Hotel Indigo Birmingham connectivity

The Zebra-stripe armchairs are perhaps a step too far but on the whole the room is nicely designed, with a bright carpet balanced out by the navy wall and walnut furniture:

Hotel Indigo Birmingham wardrobe armchair

There is a decent desk where I spent the afternoon working, plus the TV and Nespresso coffee machine:

Hotel Indigo Birmingham desk

A kettle and mini bar were inside the wardrobe:

Hotel Indigo Birmingham wardrobe

The bathroom feels a little more basic than the rest of the room, with some very simple tiling:

Hotel Indigo Birmingham bathroom

The shower features dual shower heads:

Hotel Indigo Birmingham shower

Toiletries are ‘heaven’ by Deborah Mitchell, in large pump bottles.

Hotel Indigo Birmingham toiletries

Hotel Indigo Birmingham restaurant

The hotel restaurant, on the top floor, is a Marco Pierre White Steakhouse. This is the only facility in the hotel and it’s also where breakfast is served, although unfortunately I had to be at the airport early for the Flybe launch event.

It’s a pretty big restaurant:

Hotel Indigo Birmingham Marco Pierre White

The window tables are obviously the most popular. I had the French onion soup to start which was so hot I had to let it cool down for several minutes!

Hotel Indigo Birmingham Marco Pierre Whte french onion soup

Then the roast lamb:

Hotel Indigo Birmingham Marco Pierre white lamb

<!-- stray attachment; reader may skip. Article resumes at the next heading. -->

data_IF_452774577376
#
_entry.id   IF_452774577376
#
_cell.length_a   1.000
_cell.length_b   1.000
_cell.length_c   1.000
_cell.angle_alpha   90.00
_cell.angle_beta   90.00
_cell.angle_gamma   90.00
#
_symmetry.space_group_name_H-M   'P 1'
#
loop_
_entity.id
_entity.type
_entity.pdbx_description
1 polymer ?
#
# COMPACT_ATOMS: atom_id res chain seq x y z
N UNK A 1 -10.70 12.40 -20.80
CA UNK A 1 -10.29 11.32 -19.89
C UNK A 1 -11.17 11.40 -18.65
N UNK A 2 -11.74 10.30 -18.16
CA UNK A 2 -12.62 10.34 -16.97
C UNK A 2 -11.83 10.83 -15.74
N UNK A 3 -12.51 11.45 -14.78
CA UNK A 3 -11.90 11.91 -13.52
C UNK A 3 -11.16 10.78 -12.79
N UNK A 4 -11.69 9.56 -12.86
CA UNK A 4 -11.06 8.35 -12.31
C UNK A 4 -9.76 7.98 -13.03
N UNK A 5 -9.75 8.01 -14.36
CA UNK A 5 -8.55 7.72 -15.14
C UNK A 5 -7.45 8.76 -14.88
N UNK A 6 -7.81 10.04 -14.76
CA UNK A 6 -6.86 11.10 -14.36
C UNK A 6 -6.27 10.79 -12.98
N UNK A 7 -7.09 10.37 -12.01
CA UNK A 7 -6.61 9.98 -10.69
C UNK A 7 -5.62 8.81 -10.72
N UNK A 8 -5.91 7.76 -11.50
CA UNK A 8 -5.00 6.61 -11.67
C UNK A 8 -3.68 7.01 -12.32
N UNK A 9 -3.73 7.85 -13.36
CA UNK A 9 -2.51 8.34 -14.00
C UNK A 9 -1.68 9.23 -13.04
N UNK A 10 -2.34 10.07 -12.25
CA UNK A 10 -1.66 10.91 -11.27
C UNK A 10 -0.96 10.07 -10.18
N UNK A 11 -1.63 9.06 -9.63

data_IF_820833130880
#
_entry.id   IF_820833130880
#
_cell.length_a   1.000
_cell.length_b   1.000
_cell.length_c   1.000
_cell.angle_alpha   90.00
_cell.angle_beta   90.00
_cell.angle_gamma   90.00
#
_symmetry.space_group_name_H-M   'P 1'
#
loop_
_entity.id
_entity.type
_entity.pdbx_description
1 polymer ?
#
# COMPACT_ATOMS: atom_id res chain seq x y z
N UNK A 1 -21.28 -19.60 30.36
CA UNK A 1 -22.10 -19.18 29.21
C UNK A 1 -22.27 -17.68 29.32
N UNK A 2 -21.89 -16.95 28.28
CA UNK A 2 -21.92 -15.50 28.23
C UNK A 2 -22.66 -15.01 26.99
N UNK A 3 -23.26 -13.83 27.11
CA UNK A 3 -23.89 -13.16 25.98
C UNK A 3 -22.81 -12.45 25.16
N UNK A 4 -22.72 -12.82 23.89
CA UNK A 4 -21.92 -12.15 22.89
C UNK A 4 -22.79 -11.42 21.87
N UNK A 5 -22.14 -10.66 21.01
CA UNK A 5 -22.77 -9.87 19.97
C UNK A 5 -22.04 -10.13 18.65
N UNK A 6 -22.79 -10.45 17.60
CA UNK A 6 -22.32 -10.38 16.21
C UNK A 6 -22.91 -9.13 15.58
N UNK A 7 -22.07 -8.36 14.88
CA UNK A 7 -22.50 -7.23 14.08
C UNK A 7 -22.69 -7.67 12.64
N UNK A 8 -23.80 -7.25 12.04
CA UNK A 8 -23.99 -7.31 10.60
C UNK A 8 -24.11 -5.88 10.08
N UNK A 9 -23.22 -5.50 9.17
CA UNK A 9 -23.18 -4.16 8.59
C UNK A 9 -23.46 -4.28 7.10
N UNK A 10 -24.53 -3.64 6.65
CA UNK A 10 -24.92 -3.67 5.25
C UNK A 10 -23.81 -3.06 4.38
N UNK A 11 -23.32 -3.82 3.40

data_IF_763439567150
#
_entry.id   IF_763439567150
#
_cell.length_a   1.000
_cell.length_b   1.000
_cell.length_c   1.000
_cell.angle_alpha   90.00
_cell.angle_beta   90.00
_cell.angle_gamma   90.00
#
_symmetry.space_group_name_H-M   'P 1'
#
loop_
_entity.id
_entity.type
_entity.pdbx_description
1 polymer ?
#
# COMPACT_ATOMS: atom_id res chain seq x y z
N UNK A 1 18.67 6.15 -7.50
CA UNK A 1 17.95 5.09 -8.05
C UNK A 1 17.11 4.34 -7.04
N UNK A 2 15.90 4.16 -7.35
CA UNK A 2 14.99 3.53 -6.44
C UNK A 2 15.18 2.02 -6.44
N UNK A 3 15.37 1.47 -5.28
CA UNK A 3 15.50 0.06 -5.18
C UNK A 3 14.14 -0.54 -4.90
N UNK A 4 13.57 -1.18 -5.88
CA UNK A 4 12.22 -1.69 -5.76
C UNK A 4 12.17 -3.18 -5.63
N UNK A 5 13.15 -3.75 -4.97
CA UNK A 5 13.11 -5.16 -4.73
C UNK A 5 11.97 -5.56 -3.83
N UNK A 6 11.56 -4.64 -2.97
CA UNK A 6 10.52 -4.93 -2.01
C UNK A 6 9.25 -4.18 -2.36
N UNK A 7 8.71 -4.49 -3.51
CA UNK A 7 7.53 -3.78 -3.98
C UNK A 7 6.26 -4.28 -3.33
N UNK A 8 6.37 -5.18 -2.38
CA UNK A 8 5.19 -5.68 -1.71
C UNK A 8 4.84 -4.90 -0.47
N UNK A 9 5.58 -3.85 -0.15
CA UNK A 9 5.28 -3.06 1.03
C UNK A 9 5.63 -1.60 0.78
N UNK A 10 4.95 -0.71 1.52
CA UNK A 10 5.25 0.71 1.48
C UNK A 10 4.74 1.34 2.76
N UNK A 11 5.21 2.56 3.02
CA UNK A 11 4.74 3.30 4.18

The food and service were good, and my only issue was the time it took to pay at the end.

Conclusion

To be honest, the Hotel Indigo Birmingham is a little odd. There are virtually no facilities – you have the tiny lobby on the ground floor, two floors of guest rooms and then the Marco Pierre White Steakhouse on top. There is no gym, pool or lobby lounge area and in some ways it feels more like serviced apartments than a hotel.

(EDIT: Reader comments below say that the hotel did have access to an impressive sports complex in the same building, but that it closed during the pandemic.)

That said, if you are in Birmingham for business then it could work well. The rooms are smart, the location is decent and for many people the lack of a pool or large lobby space won’t be a problem.

Prices start at £150 per night in May or 28,000 points. You can find out more, and book, on the hotel website here.


IHG One Rewards update – May 2022:

Get bonus points: IHG One Rewards is offering bonus base points on all cash stays between 18th May and 31st August.  You earn double points on your 2nd to 5th nights, triple points on your 6th to 14th nights and quadruple base points from your 15th night. Our full article is here. Click here to register.